Skip to main content

Never too young to make change

By Daniel Park

Every year around the winter holidays in Miami, Florida, the faces of kids light up with glee when they see Krystal Tome strain through the doors of her local daycare, her arms laden with toys and goodies. The children will giggle with delight as they push each other to be the first to run up to her and say hi.

Tome began her toy drive initiative in 2013 as only a fifth grader but has continued that tradition to this day. Every year, she collects toys from her community and brings them to Carver Day Care where they can brighten up the days of the children who attend there, many of whom are in the foster care system. She said that her inspiration to give back to her community stems from two places. Her first inspiration was simply a childhood favorite of hers, the movie Annie.

“I just watched that old movie as a kid, and I wanted to visit an orphanage and help those children,” Tome said as she described how she eventually found that the best way was to ask friends and family for donations of new toys for gifts to individual children, or used toys in good condition to donate directly to the daycare..

That hasn’t been the only way that she has helped enhance her community. She has worked alongside Joshua Williams, a close friend, and her second inspiration for her community service.

In 2005, Williams created his own not-for-profit youth organization called the Joshua’s Heart Foundation. Devoted to the fight against poverty and hunger, the Joshua’s Heart Foundation has self reportedly raised more than $1 million to fight hunger and distributed more than 2.2 million pounds of food, transforming entire neighborhoods and communities.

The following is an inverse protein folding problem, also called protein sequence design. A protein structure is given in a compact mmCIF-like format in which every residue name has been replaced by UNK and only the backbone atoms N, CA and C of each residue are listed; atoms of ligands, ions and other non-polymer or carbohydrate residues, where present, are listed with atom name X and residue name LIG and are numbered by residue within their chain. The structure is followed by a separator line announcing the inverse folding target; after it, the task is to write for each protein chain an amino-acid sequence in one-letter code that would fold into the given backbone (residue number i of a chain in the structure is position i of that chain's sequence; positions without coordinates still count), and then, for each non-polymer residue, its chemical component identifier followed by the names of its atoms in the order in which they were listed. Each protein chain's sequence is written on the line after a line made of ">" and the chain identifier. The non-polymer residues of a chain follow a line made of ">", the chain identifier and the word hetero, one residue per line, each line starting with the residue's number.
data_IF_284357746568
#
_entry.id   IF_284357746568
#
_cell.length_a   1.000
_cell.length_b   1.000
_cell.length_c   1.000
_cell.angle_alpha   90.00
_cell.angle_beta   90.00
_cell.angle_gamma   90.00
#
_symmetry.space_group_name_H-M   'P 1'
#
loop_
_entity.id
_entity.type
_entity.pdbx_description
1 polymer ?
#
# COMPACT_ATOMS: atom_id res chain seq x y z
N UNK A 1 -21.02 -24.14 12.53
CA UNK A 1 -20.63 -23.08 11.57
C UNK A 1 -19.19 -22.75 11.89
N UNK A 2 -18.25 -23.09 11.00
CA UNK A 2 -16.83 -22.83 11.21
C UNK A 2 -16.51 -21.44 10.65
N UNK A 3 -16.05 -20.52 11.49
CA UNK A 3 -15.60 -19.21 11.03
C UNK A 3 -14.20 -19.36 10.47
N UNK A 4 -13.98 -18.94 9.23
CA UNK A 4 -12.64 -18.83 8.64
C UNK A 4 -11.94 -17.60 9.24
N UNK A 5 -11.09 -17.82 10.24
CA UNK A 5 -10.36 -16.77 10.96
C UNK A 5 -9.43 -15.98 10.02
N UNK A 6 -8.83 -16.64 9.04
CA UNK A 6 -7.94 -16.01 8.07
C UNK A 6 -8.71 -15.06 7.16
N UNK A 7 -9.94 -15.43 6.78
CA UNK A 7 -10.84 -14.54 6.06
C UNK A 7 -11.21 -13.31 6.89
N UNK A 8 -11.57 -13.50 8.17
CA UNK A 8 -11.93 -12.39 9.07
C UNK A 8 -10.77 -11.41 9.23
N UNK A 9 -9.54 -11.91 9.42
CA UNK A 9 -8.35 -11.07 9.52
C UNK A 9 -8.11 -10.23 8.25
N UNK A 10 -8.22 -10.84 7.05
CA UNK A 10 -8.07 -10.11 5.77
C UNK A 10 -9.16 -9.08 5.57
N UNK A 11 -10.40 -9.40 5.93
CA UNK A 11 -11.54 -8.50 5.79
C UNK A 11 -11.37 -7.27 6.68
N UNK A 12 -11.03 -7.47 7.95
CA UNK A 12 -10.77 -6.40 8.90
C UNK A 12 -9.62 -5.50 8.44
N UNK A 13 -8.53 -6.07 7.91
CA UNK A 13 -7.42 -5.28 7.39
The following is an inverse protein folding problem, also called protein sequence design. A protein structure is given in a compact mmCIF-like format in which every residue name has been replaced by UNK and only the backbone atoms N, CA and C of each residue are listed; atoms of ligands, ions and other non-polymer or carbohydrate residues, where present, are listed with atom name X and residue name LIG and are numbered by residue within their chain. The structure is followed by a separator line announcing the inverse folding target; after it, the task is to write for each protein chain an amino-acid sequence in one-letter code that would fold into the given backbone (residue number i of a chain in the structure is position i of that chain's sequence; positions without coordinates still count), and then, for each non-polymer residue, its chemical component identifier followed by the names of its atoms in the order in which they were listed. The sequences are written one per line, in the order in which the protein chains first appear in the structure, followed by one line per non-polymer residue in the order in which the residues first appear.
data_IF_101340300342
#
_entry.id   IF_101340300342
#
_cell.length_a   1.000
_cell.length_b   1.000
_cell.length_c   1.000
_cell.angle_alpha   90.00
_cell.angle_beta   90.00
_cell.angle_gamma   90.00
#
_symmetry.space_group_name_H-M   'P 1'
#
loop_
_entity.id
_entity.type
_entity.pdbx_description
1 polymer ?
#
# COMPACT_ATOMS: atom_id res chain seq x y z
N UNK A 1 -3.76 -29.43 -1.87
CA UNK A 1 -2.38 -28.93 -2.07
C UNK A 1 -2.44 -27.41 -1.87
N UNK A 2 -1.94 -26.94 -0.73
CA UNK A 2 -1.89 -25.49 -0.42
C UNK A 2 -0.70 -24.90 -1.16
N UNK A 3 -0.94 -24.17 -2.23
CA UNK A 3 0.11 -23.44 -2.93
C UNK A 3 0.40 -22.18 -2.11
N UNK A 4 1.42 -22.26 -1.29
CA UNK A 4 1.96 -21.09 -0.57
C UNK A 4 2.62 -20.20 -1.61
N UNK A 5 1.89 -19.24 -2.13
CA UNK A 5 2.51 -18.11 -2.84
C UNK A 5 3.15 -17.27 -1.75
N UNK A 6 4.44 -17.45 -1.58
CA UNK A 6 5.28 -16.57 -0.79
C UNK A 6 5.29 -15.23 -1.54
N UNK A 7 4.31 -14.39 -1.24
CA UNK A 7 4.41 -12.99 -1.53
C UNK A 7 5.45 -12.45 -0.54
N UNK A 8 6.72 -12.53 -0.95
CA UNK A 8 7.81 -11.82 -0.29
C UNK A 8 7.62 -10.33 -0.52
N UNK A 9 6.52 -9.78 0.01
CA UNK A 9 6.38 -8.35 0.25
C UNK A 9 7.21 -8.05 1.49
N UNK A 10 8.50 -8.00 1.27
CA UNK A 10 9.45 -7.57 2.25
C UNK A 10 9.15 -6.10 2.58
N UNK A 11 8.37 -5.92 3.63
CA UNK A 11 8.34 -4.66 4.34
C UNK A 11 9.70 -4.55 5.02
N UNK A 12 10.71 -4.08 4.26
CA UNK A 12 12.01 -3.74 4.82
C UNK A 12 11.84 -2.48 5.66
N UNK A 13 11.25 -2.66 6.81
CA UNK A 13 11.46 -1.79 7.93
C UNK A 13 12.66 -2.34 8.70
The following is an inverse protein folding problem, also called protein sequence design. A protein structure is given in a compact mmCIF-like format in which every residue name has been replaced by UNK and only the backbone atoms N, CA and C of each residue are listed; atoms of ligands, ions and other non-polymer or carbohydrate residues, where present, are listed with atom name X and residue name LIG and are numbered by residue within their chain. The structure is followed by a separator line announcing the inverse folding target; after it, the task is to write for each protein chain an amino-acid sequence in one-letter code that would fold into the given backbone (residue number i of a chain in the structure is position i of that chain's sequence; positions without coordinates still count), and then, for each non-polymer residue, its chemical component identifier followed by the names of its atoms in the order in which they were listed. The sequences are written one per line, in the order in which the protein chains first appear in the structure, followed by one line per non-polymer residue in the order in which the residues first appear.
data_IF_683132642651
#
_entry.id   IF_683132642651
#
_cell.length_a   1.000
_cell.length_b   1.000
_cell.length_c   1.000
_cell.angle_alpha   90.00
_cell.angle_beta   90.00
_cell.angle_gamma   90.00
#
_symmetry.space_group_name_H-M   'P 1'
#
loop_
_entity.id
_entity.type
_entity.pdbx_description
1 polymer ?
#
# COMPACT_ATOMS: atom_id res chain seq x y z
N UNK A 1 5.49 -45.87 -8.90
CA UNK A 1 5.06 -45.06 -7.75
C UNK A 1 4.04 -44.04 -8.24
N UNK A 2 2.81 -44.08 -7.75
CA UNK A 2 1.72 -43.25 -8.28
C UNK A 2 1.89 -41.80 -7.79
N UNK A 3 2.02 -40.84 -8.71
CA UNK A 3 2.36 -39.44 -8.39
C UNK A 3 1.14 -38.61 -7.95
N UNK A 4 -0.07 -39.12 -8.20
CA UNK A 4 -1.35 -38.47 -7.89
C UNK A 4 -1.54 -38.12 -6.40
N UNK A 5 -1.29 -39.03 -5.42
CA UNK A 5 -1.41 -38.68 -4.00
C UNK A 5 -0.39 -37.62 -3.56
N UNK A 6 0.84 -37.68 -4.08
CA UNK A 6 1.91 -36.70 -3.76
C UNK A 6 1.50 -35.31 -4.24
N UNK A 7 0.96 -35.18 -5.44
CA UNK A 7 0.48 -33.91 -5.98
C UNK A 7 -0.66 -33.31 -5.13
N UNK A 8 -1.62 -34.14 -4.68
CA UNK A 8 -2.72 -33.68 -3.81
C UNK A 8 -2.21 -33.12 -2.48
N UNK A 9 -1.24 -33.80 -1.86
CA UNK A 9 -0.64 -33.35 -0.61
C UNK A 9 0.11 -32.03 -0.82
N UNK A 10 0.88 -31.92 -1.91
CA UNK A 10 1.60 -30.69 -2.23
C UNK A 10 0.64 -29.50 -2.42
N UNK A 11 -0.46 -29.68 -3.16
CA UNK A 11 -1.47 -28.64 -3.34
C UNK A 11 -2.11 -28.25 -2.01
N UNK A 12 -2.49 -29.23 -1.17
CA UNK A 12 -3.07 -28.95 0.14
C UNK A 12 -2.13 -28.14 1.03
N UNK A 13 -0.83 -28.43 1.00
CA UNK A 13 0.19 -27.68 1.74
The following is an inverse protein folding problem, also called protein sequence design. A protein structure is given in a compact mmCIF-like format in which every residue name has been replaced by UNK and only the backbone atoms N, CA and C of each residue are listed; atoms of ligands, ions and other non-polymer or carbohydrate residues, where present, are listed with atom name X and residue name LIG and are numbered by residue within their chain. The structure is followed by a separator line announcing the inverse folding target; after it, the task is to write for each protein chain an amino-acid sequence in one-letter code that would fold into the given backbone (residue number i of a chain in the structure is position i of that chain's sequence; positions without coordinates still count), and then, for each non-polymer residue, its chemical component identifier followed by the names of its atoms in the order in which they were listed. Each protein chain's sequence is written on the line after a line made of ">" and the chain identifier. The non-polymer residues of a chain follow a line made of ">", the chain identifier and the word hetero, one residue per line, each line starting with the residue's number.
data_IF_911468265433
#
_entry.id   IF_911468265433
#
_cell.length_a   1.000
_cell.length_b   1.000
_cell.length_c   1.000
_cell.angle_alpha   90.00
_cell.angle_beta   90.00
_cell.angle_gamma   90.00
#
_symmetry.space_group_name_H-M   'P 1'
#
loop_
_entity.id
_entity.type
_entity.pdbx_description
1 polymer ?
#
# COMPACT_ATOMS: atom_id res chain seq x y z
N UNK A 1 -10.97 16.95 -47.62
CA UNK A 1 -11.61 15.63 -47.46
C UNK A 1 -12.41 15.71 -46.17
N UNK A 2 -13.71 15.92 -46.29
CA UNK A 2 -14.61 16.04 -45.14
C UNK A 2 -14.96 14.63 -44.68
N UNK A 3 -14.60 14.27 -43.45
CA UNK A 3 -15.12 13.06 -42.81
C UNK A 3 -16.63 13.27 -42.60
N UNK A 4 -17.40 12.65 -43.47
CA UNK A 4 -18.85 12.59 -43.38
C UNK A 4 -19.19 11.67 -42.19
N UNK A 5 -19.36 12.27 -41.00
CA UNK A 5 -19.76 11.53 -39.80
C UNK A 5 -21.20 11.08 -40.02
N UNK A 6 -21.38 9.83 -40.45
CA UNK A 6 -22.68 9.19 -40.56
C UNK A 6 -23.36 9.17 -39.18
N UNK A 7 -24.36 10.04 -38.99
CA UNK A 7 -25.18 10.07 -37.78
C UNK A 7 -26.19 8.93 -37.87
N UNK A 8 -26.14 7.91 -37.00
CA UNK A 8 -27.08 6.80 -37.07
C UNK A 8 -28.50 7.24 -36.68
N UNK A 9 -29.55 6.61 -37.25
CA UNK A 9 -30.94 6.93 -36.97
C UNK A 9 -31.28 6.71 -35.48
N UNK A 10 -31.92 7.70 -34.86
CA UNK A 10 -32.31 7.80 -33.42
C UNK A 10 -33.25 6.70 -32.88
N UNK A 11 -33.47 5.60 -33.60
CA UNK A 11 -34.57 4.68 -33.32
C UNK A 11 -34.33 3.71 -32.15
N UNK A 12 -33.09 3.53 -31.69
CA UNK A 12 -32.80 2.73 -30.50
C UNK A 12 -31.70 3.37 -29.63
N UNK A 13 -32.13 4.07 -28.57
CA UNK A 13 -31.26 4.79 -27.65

Friends since preschool, Tome and Williams have continued to push each other to new heights as volunteers. Acting as one of the youth leaders for the foundation, Tome was motivated to create her own initiatives after “seeing that kids under the age of 16 could volunteer and change their community.”

Tome, 17, and a rising senior at the School for Advanced Studies in Miami, Florida, enjoys taking part in her school newspaper and theater productions, even working for the Broward Center for the Performing Arts as a Teen Ambassador.

She aspires to become an intellectual property lawyer and help minorities and disadvantaged groups.

“I would like to help artists through pro bono work,” Tome said. “Oftentimes record labels take advantage of the fact they (artists) might not be able to afford a lawyer and (labels) create contracts that could cage the artist creatively by controlling what the artist can or cannot do.”

Asked why intellectual property, Tome said, “I have always loved the arts, and through intellectual property law I can work with the things that I love along with having a career I am interested in.”